U.S. Scientist: Developing Nations to Adopt GmM Crops Faster
News Mar 10, 2010
- Banikinkar Pattanayak, Wall Street Journal, March 10, 2010
Developing countries led by China and Brazil will overtake rich nations in adopting genetically modified crops over the next two-three years, as they strive to raise yields to meet demand from their growing population, a top farm scientist said.
Currently, 46% of the land under genetically modified crops is in developing countries, but their share will increase to more than half in two-three years, Clive James, chairman of the U.S.-based International Service For the Acquisition of Agri-biotech Applications, or ISAAA, told Dow Jones Newswires Wednesday.
Modifying crops genetically to increase their yields and resistance has been in the midst of controversy since their introduction in 1996. While their advocates, such as the ISAAA, say biotechnology has the potential to raise yield by up to 50% depending on the crop, critics raise safety issues and impact of the crops on environment.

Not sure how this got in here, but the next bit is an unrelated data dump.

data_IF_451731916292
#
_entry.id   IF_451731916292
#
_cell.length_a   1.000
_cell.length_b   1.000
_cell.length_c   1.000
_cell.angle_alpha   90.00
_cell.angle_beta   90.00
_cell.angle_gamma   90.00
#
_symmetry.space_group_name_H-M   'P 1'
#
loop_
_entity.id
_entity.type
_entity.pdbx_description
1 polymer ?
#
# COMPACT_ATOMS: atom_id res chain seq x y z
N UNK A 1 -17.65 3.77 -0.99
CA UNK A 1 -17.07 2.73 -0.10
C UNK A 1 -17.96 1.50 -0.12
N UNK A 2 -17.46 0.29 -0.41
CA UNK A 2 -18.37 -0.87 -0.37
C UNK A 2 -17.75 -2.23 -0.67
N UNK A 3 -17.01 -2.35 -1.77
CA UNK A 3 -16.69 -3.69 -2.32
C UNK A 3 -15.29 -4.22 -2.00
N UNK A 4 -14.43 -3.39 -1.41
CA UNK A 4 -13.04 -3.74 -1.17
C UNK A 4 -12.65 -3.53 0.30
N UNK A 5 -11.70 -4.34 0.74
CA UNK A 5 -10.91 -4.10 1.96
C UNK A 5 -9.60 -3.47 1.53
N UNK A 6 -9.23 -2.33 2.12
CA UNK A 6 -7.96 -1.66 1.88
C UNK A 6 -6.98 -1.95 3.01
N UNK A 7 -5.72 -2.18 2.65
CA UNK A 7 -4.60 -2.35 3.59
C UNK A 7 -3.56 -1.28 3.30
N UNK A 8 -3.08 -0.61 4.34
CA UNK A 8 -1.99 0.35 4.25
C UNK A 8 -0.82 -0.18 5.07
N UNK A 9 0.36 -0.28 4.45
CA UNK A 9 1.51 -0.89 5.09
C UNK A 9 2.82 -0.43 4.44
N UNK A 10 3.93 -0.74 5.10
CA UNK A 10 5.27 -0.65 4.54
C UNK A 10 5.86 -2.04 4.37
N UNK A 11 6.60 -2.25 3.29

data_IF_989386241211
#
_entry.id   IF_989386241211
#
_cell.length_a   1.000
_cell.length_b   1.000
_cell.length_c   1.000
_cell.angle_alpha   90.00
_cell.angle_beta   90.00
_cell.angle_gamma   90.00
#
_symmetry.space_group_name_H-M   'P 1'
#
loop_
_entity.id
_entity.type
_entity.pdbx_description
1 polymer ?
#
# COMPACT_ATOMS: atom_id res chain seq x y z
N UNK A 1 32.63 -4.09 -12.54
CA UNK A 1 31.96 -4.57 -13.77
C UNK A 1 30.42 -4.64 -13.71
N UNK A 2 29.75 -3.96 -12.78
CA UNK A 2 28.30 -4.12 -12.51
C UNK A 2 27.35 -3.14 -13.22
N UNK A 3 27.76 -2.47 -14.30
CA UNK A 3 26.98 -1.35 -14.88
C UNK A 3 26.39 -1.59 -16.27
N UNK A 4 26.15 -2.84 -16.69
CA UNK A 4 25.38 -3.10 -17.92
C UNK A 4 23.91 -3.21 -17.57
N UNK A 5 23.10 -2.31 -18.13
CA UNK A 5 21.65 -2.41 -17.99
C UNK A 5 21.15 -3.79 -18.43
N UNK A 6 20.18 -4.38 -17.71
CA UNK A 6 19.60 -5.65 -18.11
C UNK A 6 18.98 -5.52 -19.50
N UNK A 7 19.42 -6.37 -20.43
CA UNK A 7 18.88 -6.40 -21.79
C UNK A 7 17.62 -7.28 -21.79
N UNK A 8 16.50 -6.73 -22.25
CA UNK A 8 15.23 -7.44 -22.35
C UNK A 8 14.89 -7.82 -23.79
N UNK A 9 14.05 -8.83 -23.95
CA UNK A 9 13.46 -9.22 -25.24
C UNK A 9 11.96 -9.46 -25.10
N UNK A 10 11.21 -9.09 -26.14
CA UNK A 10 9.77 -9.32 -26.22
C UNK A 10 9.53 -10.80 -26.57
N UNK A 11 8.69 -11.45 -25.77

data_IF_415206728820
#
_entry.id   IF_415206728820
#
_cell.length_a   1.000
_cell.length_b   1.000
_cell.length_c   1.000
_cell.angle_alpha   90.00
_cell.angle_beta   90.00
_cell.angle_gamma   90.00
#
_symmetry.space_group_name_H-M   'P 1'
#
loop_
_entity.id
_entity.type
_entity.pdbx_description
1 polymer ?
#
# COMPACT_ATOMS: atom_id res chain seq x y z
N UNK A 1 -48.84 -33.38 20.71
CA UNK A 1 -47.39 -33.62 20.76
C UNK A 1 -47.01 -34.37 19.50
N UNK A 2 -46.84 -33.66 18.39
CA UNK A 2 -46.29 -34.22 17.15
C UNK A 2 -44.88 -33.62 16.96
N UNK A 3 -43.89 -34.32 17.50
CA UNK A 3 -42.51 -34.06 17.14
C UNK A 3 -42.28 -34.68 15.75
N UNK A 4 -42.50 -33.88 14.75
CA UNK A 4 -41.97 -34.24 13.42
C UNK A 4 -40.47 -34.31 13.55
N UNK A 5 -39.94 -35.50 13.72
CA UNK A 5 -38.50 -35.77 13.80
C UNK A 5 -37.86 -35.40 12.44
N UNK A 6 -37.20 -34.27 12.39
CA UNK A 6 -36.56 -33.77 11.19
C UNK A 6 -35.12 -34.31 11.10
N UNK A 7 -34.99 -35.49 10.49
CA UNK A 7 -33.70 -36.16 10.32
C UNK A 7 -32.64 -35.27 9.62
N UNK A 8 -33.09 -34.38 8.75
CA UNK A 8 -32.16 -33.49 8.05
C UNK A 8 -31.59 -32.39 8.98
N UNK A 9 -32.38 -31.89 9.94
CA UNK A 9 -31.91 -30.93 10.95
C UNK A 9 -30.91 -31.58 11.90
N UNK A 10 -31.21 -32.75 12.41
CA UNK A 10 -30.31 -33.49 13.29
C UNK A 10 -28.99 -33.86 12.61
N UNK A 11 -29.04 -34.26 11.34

India, a major user of Bt cotton seeds, has witnessed a sharp rise in areas under the genetically modified variety since the introduction of it in 2002, and domestic cotton industry experts expect the growth to continue. However, the country's federal government last month had put on hold the commercial cultivation of Bt brinjal, or genetically modified eggplant, for exhaustive tests after protests from environmental groups and farmers.
Mr. James still expects India to be a major user of genetically modified seeds. "China, Brazil, India, Argentina and South Africa are the big five that will drive rise in Bt crop areas as they try to improve yield when arable land growth is stagnant."
He said as much as 60 million hectares of land would come under genetically modified rice and maize in equal proportions in China over the next three years, as that country has granted a critical regulatory approval for both the crops.
Globally, the cultivation area under genetically modified crop is expected to rise to 200 million hectares by 2015 from 134 million hectares now. Of the 25 countries that grow genetically modified crops currently, U.S. accounts for the maximum acreage--64 million hectares, according to ISAAA data.